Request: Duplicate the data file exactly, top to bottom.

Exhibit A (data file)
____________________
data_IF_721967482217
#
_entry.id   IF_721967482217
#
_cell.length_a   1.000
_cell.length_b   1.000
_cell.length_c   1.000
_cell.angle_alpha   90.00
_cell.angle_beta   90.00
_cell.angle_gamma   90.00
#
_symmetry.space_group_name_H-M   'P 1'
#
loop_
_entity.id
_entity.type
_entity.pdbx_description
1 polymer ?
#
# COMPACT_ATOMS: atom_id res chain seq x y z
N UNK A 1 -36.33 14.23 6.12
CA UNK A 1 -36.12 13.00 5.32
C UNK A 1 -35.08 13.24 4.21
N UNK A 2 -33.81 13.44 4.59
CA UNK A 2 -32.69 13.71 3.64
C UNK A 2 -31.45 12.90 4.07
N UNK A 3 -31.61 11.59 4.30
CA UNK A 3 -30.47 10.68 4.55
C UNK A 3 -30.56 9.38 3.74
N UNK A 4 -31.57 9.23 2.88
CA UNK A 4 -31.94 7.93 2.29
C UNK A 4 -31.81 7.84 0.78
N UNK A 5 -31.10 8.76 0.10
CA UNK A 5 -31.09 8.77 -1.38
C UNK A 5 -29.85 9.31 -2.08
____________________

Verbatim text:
data_IF_721967482217
#
_entry.id   IF_721967482217
#
_cell.length_a   1.000
_cell.length_b   1.000
_cell.length_c   1.000
_cell.angle_alpha   90.00
_cell.angle_beta   90.00
_cell.angle_gamma   90.00
#
_symmetry.space_group_name_H-M   'P 1'
#
loop_
_entity.id
_entity.type
_entity.pdbx_description
1 polymer ?
#
# COMPACT_ATOMS: atom_id res chain seq x y z
N UNK A 1 -36.33 14.23 6.12
CA UNK A 1 -36.12 13.00 5.32
C UNK A 1 -35.08 13.24 4.21
N UNK A 2 -33.81 13.44 4.59
CA UNK A 2 -32.69 13.71 3.64
C UNK A 2 -31.45 12.90 4.07
N UNK A 3 -31.61 11.59 4.30
CA UNK A 3 -30.47 10.68 4.55
C UNK A 3 -30.56 9.38 3.74
N UNK A 4 -31.57 9.23 2.88
CA UNK A 4 -31.94 7.93 2.29
C UNK A 4 -31.81 7.84 0.78
N UNK A 5 -31.10 8.76 0.10
CA UNK A 5 -31.09 8.77 -1.38
C UNK A 5 -29.85 9.31 -2.08